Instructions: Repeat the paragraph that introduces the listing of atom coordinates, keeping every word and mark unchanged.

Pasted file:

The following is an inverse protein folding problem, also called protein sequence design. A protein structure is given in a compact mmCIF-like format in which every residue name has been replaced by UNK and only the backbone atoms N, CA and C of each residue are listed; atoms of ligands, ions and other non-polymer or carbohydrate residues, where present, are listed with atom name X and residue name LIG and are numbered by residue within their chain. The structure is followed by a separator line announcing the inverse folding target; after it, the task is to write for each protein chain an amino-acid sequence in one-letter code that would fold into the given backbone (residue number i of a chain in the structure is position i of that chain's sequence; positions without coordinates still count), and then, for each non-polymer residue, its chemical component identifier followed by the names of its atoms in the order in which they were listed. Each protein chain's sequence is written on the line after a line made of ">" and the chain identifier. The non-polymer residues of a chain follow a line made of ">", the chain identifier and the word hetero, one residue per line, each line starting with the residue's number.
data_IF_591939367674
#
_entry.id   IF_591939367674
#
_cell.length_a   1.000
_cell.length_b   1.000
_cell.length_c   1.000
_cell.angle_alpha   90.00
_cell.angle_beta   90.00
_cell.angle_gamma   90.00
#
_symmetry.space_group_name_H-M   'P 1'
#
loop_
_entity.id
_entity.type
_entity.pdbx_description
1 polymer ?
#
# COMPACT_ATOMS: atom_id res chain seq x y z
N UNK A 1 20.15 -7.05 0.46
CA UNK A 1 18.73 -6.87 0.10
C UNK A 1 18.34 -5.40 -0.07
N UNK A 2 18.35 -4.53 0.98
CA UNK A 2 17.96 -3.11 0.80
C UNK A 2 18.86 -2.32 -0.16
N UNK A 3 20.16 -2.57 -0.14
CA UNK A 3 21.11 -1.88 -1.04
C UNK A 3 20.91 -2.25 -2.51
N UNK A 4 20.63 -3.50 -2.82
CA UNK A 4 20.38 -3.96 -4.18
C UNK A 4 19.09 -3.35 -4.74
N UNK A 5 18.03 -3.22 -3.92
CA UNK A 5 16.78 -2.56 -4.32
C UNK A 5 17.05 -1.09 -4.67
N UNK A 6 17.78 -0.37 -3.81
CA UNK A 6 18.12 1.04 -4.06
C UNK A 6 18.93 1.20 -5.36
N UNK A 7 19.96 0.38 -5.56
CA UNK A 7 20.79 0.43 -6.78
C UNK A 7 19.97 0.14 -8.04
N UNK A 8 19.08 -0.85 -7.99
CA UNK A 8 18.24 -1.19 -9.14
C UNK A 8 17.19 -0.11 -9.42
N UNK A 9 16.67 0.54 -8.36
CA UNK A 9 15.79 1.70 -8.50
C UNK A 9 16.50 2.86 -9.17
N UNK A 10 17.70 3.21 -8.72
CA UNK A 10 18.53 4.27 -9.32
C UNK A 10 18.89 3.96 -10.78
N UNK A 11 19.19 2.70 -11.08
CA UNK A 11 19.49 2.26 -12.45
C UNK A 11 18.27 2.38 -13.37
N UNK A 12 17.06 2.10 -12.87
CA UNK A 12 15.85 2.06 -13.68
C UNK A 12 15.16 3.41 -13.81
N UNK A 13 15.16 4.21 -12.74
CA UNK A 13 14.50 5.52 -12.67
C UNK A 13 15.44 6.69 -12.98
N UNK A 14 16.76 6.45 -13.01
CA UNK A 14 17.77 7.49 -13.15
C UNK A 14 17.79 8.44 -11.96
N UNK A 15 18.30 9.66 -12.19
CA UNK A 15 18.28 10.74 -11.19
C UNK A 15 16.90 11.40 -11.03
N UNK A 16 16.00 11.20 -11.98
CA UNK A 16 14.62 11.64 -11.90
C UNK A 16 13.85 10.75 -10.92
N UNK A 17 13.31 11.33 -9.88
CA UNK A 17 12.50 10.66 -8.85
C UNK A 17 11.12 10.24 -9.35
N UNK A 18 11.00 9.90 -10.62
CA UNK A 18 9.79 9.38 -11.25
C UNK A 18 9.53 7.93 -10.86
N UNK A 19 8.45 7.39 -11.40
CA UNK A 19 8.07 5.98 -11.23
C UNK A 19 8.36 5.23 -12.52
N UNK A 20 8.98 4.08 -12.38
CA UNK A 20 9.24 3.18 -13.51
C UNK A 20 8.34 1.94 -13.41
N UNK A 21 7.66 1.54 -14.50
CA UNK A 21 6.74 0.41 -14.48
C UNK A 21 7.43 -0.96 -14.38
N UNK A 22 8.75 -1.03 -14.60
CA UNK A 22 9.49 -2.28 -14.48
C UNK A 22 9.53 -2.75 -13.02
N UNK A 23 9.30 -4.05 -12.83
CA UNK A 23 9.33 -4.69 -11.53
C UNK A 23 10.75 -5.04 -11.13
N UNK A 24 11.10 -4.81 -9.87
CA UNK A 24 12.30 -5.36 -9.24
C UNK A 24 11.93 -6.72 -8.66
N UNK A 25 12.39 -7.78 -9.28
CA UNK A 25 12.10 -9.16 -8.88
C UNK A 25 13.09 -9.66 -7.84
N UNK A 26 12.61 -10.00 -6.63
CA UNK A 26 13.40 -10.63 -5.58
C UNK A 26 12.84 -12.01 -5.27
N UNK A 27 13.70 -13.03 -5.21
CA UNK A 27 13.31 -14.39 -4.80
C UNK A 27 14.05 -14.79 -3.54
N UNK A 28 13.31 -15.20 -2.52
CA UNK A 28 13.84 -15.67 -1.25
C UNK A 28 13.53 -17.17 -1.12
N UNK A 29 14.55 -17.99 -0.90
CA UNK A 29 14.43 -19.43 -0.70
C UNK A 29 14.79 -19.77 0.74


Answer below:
The following is an inverse protein folding problem, also called protein sequence design. A protein structure is given in a compact mmCIF-like format in which every residue name has been replaced by UNK and only the backbone atoms N, CA and C of each residue are listed; atoms of ligands, ions and other non-polymer or carbohydrate residues, where present, are listed with atom name X and residue name LIG and are numbered by residue within their chain. The structure is followed by a separator line announcing the inverse folding target; after it, the task is to write for each protein chain an amino-acid sequence in one-letter code that would fold into the given backbone (residue number i of a chain in the structure is position i of that chain's sequence; positions without coordinates still count), and then, for each non-polymer residue, its chemical component identifier followed by the names of its atoms in the order in which they were listed. Each protein chain's sequence is written on the line after a line made of ">" and the chain identifier. The non-polymer residues of a chain follow a line made of ">", the chain identifier and the word hetero, one residue per line, each line starting with the residue's number.